Welcome to ABFriday’s monthly One Photo Focus! This month, 25 photographers are sharing their post-processing interpretations of one “before” image of the London Eye submitted by Robin Kent of PhotographybyKent.
We begin with Robin’s “before” image, followed by the “afters,” and at the end, a gallery of all so you can watch the changes as you scroll through. Be sure to click the links to each participant’s blog as many have written posts “uncovering the magic” behind their “after” images. And if you would like to participate in September’s One Photo Focus, you’ll find all the details on the After-Before Friday Forum page.
Submitted by Robin Kent — PhotographybyKent
Robin says: Since it was my turn to provide the image, I decided to play it straight for a change. I figured the group would come up with some excellent wild and crazy stuff and I am looking forward to seeing them all.
Submitted by Stacy Fischer — Visual Venturing
Having taken a spin on the London Eye a number of years ago, I loved revisiting the memory with Robin’s photo! This month, I decided to be a little more “artsy” in my editing approach, in keeping with the “fun” of the giant wheel. In addition to correcting the vertical lines and lens profile of the original image, I used a few presets in LR to emphasize the light that brightened the wheel, the facade of the adjacent building, and the building in the background. I cropped the image into a square to bring more focus to the wheel and then exported into Topaz Impressions, a program I use very little. But once in, I loved the look of one of the watercolor filters, tweaking it a bit to customize the result. Back in LR, I applied another filter to lighten the image overall, added a graduated filter to the water at the bottom to lighten that up a bit more, and finished up with a slight vignette.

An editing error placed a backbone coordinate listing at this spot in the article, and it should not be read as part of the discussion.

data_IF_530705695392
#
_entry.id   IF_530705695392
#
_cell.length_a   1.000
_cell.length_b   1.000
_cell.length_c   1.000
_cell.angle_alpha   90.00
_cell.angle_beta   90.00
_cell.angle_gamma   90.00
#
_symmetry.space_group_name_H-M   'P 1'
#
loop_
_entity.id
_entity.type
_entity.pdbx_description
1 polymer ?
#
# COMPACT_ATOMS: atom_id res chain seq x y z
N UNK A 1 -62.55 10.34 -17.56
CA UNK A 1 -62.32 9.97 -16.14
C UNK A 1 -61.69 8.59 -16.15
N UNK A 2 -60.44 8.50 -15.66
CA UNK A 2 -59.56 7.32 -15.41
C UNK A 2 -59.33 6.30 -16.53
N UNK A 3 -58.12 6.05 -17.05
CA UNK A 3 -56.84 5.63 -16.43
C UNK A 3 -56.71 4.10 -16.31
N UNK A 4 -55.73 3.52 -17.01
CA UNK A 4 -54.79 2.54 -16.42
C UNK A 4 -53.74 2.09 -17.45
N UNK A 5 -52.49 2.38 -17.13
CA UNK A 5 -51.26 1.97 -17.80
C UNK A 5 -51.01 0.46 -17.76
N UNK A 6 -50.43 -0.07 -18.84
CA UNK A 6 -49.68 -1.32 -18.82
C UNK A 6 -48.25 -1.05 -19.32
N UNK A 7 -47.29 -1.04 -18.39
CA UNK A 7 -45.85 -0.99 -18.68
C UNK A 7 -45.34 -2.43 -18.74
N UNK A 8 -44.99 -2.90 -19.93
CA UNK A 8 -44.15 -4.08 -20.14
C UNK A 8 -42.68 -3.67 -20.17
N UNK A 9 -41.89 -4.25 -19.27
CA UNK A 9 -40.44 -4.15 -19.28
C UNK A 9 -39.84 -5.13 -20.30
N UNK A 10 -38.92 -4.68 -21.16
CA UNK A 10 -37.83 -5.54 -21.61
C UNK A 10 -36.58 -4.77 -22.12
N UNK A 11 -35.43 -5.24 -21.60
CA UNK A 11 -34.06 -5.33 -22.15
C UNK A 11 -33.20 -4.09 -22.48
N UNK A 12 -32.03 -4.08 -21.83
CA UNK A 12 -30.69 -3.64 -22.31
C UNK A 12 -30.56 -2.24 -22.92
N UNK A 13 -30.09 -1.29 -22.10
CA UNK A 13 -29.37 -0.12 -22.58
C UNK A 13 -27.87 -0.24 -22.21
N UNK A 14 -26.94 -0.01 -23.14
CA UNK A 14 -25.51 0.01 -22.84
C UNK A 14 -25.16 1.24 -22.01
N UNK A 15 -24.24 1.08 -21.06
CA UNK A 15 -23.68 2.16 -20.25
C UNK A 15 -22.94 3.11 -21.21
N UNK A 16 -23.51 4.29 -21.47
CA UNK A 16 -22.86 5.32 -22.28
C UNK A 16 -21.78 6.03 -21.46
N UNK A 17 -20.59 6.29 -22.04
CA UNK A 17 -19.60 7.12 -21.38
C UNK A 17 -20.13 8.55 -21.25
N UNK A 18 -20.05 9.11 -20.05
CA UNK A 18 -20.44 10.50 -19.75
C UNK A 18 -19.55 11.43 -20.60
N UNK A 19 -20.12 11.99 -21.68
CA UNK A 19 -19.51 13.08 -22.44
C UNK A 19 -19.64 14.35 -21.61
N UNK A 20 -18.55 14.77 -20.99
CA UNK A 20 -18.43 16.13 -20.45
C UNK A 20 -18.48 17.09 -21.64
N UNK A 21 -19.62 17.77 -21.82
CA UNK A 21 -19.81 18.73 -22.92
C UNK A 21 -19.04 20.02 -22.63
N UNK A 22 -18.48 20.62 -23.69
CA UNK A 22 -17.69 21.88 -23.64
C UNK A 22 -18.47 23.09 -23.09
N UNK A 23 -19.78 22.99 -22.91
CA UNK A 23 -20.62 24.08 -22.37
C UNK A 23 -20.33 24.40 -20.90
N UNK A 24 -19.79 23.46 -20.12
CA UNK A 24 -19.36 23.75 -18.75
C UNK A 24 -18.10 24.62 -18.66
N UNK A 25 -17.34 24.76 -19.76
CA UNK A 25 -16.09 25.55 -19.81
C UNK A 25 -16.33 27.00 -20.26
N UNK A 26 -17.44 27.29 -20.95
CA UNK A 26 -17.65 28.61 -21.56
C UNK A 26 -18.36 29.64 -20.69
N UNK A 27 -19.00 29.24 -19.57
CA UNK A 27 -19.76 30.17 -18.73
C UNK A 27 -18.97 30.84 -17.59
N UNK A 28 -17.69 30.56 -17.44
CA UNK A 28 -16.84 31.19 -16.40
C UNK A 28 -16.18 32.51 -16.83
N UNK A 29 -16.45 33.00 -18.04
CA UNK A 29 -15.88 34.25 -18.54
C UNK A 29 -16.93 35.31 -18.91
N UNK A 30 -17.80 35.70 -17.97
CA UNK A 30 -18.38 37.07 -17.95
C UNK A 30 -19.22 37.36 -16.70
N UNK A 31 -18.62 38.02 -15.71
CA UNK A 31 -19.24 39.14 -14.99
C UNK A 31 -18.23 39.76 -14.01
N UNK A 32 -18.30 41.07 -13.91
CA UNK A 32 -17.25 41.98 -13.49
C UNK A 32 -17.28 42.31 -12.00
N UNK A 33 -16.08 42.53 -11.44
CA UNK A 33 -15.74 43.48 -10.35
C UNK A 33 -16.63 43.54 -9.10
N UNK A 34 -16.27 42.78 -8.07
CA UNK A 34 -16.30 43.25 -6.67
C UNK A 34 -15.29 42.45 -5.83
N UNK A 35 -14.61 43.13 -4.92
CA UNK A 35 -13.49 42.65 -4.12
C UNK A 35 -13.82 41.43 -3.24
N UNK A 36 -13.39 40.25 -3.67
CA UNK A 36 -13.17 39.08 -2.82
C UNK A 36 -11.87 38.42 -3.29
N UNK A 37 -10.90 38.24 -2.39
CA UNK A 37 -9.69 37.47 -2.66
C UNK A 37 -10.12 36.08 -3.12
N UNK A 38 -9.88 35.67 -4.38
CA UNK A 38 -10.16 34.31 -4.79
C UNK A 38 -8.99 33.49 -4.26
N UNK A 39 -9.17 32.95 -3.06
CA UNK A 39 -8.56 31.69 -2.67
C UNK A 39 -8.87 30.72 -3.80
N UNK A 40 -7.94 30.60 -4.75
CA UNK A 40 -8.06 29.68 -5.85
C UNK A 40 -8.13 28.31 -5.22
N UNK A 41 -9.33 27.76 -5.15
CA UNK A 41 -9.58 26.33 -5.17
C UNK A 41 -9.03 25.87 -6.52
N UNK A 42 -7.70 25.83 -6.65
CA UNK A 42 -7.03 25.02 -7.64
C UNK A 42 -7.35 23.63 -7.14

Thanks, Robin, for a wonderful image and bon voyage as you begin your journey through the Northwest Passage; I can’t wait to experience that adventure through your lens!
Submitted by Bren Ryan — RyanPhotography
Submitted by Brenda — A Meditative Journey with Saldage
Brenda says: As I began my editing of Robin’s raw image in Capture One, I also applied a keystone adjustment to the ferris wheel before cropping and moving into ON 1 Enhance Effects and then Color Efex Pro 2. While in Color Efex, I played around with their Detail Extractor, Tonal Contrast, Vintage, and Sunlight layers before ending with Polaroid Transfer to give it a holiday souvenir touch. I then finished the image with Photoshop’s dodging tool to lightly bring out the reflections in the water.
Submitted by Bud — A Young Retirement
Submitted by Ted Griffith — Ted Griffith’s Photo Art Studio
Submitted by Laura Macky — Laura Macky Photography
Submitted by Julie Powell — Julie Powell Photography
Submitted by Sherry Felix – Port4u
Sherry says: Robin’s original was perfect. I straightened the Ferris wheel and darkened the sky in Lightroom. Then in Photoshop, added wisps of mist, and stars to make it mystical (above).